*Medication for sperm production and sperm quality should not negatively impact an ICI Treatment or your chance of conceiving. Sperm production is continuous and it takes on average 90 days to produce new sperm, so in some cases, you may have to wait to see the results of any medication. 

    2. Surgery

    Varicocele: Varicocele is a group of enlarged veins near your testicles. This can cause swelling and pain, and have a negative impact on sperm quality. A varicocele repair can alleviate any discomfort and improve sperm production and quality.

    Obstruction: In some cases, lack of sperm in the ejaculate could be due to an obstruction in the delivery of sperm. A surgery to remove a blockage in the tubes that take sperm from your testicles to your penis can help improve sperm count and quality.

    The key is to make sure that you have healed fully from any surgery before considering getting pregnant and trying ICI. Talk to you doctor about your plans to conceive and get the green light to go ahead after your surgery.

    3. Try the Béa Treatment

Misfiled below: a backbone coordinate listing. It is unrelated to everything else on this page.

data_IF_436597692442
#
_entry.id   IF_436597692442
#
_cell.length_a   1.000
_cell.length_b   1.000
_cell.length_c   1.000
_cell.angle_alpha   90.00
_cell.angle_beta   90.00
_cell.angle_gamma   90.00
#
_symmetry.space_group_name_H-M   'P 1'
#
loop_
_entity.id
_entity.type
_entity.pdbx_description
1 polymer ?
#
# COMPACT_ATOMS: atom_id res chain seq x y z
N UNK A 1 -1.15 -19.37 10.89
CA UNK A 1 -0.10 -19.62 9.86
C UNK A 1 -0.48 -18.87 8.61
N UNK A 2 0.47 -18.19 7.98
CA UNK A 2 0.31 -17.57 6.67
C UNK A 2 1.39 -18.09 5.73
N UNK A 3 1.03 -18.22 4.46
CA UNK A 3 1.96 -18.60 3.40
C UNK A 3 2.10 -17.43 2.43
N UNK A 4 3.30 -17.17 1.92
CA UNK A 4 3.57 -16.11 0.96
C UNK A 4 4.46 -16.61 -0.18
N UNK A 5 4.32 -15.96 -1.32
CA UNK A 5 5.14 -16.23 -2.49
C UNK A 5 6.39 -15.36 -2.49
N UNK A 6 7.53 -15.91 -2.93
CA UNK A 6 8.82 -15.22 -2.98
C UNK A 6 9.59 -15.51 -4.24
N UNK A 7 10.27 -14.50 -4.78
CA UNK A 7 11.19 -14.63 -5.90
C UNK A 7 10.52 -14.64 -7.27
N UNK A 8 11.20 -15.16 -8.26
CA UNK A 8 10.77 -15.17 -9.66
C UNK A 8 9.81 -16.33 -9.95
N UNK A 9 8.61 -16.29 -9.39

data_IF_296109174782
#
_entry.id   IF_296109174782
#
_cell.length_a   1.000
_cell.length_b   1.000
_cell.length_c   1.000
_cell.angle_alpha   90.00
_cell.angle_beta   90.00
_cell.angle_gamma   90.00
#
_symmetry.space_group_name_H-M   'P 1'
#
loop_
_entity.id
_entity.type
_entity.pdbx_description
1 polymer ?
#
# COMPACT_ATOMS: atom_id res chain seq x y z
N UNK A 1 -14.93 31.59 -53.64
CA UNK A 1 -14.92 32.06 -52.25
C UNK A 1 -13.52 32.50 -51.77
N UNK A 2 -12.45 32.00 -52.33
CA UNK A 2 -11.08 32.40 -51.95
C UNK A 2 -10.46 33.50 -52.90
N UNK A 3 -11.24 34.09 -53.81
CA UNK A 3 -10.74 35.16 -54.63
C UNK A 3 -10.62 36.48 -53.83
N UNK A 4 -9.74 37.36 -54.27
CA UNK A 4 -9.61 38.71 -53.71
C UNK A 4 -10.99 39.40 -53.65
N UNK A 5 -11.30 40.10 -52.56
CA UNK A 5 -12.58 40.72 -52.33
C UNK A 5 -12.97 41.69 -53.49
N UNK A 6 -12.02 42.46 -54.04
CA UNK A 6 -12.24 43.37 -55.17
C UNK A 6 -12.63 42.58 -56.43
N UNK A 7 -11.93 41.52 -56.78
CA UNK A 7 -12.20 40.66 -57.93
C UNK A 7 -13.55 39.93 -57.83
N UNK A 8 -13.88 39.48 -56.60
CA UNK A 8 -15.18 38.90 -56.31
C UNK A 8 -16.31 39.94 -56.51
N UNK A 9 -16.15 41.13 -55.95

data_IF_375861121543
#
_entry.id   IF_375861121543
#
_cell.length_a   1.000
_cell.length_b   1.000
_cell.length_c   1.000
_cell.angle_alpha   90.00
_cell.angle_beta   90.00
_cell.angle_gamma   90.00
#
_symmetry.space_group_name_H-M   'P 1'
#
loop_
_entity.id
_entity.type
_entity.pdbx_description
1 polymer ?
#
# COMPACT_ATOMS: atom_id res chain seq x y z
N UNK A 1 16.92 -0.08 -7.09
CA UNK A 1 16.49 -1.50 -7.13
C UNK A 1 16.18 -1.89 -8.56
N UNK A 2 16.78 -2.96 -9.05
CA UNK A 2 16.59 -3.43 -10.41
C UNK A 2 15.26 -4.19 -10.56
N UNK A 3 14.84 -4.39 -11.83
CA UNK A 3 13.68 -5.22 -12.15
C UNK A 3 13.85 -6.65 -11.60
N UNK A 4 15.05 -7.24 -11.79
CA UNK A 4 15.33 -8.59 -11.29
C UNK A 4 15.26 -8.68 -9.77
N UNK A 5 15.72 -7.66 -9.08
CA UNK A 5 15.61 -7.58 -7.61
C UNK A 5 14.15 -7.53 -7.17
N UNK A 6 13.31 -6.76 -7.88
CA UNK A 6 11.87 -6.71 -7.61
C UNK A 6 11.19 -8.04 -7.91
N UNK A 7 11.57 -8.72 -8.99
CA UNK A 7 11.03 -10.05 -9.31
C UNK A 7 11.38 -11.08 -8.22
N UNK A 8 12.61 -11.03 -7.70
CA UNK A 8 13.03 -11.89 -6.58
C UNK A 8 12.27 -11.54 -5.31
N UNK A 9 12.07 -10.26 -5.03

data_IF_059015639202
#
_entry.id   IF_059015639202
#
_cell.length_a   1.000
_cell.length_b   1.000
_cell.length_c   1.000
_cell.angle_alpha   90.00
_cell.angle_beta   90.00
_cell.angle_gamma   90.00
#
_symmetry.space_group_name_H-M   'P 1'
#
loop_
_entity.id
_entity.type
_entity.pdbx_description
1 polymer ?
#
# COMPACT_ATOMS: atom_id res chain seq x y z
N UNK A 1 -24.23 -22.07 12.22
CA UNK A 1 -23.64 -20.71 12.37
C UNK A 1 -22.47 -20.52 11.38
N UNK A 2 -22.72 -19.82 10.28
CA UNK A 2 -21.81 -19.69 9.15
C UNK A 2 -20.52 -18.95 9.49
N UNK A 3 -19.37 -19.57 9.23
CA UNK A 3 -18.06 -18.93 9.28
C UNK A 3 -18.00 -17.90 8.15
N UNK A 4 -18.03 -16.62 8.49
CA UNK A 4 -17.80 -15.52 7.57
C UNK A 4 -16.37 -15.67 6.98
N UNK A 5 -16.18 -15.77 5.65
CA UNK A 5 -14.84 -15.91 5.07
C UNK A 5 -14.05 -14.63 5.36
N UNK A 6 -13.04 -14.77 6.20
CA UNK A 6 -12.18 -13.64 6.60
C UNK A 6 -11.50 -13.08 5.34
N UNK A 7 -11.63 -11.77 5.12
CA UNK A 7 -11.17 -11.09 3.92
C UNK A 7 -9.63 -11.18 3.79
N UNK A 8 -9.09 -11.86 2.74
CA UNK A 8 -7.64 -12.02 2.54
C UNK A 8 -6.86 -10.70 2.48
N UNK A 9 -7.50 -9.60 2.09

Out of the millions of sperm ejaculated during intercourse, only approximately 200 sperm make it to the end of the fallopian tubes, where the egg is released from the ovary. For those with low sperm quality that number could be greatly reduced; meaning it can be more difficult, or take longer, to conceive. One of the key parts of the treatment that can be beneficial for those with low sperm quality – is the cervical cap. The cervical cap concentrates semen at the opening of the cervix, delivering up to 3.2x more sperm into the cervical mucus than sexual intercourse, helping them get where they need to go. In addition, the cervical cap minimises the contact of semen in the vagina (where the pH can reduce sperm quality) and reduces semen backflow.